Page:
The Colville Tribe Federal Corp. has won the William Bradford Minority Business of the Year award, presented annually by the University of Washington. The CTFC is the primary manager of a number of businesses operated by the Colville Tribe.
The award recognizes efforts by the corporation to turn around an $8.1 million loss in 2009 and produce a profit of more than $2 million by 2011. In 2013, the CTFC will have a total revenue stream of $86 million, compared with just $49 million in 2010.
CEO Joe Pakootas said the key steps involved cutting costs, adding improvements to existing businesses and closing two struggling lumber mills. One of those two mills, in Omak, has since reopened and is being leased to Omak Wood Products, a subsidiary of a Connecticut-based wood products manufacturer.
The tribal corporation also operates three small casinos and two convenience stores. Together, its businesses employ between 450 and 500 workers, Pakootas said.
The award honors a company that has demonstrated success in areas of revenue, size, superior management practices and commitment to the community.
1 in 14 Americans hurt by identity theft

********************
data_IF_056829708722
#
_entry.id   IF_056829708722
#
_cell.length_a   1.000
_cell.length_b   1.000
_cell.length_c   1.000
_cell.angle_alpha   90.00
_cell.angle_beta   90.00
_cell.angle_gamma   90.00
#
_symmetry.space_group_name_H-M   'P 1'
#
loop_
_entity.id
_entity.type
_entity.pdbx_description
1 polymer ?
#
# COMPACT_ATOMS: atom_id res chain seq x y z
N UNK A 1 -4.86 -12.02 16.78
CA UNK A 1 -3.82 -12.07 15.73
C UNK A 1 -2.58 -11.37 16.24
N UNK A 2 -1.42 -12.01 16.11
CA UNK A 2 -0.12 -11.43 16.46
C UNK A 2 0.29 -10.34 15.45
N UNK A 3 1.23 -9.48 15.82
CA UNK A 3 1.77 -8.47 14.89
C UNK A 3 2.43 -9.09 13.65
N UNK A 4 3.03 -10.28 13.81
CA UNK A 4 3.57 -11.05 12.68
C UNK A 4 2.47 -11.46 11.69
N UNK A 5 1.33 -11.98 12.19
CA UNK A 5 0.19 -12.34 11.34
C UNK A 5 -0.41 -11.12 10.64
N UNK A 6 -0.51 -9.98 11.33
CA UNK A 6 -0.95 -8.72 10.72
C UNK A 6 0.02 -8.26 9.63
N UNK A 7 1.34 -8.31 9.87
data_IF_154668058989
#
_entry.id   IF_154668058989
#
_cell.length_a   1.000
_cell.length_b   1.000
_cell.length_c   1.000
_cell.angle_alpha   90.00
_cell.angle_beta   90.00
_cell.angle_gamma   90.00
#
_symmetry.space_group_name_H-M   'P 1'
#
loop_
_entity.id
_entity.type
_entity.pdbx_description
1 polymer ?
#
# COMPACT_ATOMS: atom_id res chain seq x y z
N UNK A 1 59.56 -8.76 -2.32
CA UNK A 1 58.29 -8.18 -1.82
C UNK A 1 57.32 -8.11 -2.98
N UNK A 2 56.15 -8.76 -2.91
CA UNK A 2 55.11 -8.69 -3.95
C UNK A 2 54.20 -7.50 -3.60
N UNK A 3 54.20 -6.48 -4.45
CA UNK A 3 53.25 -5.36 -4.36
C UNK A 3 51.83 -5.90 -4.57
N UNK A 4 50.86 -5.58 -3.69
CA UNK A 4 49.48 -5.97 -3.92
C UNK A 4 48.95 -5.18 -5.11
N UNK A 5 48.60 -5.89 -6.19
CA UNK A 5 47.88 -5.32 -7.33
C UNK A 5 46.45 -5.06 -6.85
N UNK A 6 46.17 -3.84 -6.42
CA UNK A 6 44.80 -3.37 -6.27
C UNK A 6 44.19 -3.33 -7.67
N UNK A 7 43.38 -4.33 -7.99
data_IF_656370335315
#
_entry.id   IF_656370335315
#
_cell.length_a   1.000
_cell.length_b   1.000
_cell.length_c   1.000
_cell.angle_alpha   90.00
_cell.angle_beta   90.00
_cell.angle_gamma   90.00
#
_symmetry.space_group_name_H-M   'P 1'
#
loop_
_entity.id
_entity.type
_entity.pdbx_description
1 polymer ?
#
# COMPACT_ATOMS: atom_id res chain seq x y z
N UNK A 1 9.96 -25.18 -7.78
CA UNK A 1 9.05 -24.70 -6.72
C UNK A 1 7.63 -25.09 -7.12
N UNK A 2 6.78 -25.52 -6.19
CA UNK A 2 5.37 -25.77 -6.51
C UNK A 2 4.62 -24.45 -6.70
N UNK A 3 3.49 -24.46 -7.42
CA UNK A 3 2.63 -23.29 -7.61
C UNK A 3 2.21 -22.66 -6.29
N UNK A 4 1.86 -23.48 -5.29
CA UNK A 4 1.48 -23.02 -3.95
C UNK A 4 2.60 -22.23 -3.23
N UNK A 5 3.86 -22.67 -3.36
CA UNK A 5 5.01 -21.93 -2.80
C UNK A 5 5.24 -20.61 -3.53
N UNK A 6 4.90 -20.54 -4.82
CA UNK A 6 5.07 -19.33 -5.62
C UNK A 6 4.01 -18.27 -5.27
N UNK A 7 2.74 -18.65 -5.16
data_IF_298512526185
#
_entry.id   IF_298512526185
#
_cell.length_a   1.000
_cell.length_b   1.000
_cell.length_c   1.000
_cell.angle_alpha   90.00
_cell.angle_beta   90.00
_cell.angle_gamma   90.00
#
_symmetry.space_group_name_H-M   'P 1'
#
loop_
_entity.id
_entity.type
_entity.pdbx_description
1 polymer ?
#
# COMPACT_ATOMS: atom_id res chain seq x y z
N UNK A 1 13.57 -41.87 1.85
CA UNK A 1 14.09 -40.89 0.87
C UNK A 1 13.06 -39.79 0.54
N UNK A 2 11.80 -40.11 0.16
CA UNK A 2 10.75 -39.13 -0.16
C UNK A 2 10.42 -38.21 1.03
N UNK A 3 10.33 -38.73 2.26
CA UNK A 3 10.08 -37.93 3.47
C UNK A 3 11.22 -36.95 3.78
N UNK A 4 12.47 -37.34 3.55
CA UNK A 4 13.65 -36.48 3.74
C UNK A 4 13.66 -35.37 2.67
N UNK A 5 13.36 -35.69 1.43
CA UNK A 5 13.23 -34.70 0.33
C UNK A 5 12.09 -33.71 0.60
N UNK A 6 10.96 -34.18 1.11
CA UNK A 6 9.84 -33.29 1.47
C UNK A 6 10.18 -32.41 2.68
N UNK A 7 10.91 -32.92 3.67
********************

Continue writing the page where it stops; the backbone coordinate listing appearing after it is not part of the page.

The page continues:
WASHINGTON – The government says 1 in 14 Americans fell prey to identity theft last year.
It’s a crime that takes a heavy emotional toll on many of its victims.
A national household survey of 70,000 people shows identity theft resulted in nearly $25 billion in losses last year.
For many victims, the size of the loss was eclipsed by concerns that someone had stolen their identity and that it might take weeks or months to repair the damage.
Among victims who spent six months or more resolving financial and credit problems stemming from identity theft, 47 percent experienced severe emotional distress.
Conditions in Apple factories improve
SAN FRANCISCO – A labor group monitoring three Chinese factories that make iPhones and other Apple products says once-oppressive working conditions have steadily improved in the past 18 months.
The audit released Thursday by the Fair Labor Association represents the final assessment in a process that started last year at plants run in China by Apple’s largest supplier, Foxconn.
Reports depicting the Foxconn plants as inhumane sweatshops prompted Apple Inc. to hold its foreign contractors to higher standards.
The report concluded Foxconn factories in Longhua, Chengdu and Guanlan had reached virtually all the improvement goals set out in a plan adopted last year.
• IPO a hit: Shares of Hilton Worldwide Holdings Inc. gained 7.5 percent to close at $21.50 Thursday after the hotelier raised $2.35 billion, the largest-ever hotel IPO.
• Airline profits: The International Air Transport Association forecasts a profit of $19.7 billion – well above the $12.9 billion expected this year and the $7.4 billion made in 2012. Falling jet fuel prices, rising travel demand and cost-cutting are among the factors.
• Mortgage rates: Mortgage buyer Freddie Mac says the average on the 30-year home loan declined to 4.42 percent from 4.46 percent last week. The average on the 15-year fixed loan dipped to 3.43 percent from 3.47 percent.